Search Results

You are looking at 41 - 42 of 42 items for

  • Author or Editor: R. Alan Plumb x
  • All content x
Clear All Modify Search
Aditi Sheshadri, R. Alan Plumb, Erik A. Lindgren, and Daniela I. V. Domeisen

Abstract

Stratosphere–troposphere interactions are conventionally characterized using the first empirical orthogonal function (EOF) of fields such as zonal-mean zonal wind. Perpetual-winter integrations of an idealized model are used to contrast the vertical structures of EOFs with those of principal oscillation patterns (POPs; the modes of a linearized system governing the evolution of zonal flow anomalies). POP structures are shown to be insensitive to pressure weighting of the time series of interest, a factor that is particularly important for a deep system such as the stratosphere and troposphere. In contrast, EOFs change from being dominated by tropospheric variability with pressure weighting to being dominated by stratospheric variability without it. The analysis reveals separate tropospheric and stratospheric modes in model integrations that are set up to resemble midwinter variability of the troposphere and stratosphere in both hemispheres. Movies illustrating the time evolution of POP structures show the existence of a fast, propagating tropospheric mode in both integrations, and a pulsing stratospheric mode with a tropospheric extension in the Northern Hemisphere–like integration.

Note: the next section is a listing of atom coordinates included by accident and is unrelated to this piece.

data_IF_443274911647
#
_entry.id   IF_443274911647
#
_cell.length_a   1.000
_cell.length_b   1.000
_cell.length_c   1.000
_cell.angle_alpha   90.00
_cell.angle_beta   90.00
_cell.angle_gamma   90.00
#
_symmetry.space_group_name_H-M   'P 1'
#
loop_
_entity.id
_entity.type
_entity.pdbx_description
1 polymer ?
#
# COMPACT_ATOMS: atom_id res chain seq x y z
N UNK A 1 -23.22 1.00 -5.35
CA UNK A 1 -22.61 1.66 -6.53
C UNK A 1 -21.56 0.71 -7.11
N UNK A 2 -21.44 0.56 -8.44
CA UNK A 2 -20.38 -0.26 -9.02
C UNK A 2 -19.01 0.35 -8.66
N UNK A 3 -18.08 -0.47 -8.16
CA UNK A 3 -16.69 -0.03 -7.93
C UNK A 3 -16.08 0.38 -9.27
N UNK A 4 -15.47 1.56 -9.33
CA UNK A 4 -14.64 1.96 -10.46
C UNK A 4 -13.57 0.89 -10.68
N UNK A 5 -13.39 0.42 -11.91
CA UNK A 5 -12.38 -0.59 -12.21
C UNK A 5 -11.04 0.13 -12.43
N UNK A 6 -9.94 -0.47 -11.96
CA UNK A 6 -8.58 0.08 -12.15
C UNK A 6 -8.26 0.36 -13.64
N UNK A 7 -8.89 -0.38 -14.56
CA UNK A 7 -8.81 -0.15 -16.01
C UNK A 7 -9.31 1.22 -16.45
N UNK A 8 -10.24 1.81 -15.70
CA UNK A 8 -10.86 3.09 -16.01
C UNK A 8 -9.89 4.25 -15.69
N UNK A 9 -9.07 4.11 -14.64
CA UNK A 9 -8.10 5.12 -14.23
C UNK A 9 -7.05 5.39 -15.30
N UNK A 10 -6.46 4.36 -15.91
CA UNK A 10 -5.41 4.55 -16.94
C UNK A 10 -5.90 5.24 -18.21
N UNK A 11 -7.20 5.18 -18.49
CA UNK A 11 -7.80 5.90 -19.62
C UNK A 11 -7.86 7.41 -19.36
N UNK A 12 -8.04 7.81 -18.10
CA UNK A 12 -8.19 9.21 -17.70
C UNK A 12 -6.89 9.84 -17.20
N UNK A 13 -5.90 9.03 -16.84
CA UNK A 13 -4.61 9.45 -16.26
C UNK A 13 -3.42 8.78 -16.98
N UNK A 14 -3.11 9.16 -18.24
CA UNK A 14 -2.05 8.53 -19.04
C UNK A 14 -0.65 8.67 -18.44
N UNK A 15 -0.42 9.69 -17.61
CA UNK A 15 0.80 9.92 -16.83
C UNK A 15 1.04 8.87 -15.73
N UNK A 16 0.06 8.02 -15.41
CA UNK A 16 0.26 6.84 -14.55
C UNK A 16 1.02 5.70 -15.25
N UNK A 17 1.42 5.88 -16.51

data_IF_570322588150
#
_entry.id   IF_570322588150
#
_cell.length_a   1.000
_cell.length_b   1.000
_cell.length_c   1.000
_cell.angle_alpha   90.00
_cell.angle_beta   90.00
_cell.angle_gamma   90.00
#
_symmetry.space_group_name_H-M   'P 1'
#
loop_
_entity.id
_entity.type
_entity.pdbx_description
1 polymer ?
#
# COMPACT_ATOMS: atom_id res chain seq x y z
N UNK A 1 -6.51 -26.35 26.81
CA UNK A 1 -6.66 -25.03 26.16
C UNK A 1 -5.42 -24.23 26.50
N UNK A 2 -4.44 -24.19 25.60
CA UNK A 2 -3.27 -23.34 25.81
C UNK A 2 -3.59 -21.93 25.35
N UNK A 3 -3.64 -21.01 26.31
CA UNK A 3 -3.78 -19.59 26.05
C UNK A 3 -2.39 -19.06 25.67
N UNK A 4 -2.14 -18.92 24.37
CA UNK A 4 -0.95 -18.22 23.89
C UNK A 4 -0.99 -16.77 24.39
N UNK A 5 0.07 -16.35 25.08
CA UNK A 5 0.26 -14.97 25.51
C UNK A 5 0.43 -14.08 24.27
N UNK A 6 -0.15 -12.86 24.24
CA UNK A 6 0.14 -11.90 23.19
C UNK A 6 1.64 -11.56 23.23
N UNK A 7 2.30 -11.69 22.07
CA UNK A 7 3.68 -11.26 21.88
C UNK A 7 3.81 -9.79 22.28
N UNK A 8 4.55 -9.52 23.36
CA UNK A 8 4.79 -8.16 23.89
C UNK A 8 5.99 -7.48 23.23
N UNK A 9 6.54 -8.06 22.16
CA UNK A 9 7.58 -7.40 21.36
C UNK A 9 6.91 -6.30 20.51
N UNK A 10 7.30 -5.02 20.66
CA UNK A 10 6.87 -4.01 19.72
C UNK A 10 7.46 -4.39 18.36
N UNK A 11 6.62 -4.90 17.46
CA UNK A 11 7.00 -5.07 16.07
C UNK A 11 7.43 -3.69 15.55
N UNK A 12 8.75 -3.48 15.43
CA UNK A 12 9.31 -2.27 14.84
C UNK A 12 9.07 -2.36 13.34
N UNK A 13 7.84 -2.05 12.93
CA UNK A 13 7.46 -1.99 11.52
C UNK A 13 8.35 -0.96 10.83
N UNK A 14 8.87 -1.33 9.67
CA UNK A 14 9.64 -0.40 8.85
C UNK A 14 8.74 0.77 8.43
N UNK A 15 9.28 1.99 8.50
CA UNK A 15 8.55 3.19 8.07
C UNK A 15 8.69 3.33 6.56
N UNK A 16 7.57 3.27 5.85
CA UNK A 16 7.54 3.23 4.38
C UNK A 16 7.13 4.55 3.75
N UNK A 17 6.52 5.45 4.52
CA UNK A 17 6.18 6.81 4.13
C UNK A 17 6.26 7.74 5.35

Full access
Diane J. Ivy, Casey Hilgenbrink, Doug Kinnison, R. Alan Plumb, Aditi Sheshadri, Susan Solomon, and David W. J. Thompson

Abstract

Much research has focused on trends in the Southern Hemispheric circulation in austral summer (December–February) in the troposphere and stratosphere, whereas changes in other seasons have received less attention. Here the seasonality and structure of observed changes in tropospheric and stratospheric winds, temperature, and ozone over the Southern Hemisphere are examined. It is found that statistically significant trends similar to those of the Antarctic summer season are also observed since 1979 in austral fall, particularly May, and are strongest over the Pacific sector of the hemisphere. Evidence is provided for a significant shift in the position of the jet in May over the Pacific, and it is shown that the strengthening and shifting of the jet has rendered the latitudinal distribution of upper-tropospheric zonal wind more bimodal. The Antarctic ozone hole has cooled the lower stratosphere and strengthened the polar vortex. While the mechanism and timing are not fully understood, the ozone hole has been identified as a key driver of the summer season tropospheric circulation changes in several previous observational and modeling studies. It is found here that significant ozone depletion and associated polar cooling also occur in the lowermost stratosphere and tropopause region through austral fall, with spatial patterns that are coincident with the observed changes in stratospheric circulation. It is also shown that radiatively driven temperature changes associated with the observed ozone depletion in May represent a substantial portion of the observed May cooling in the lowermost stratosphere, suggesting a potential for contribution to the circulation changes.

Full access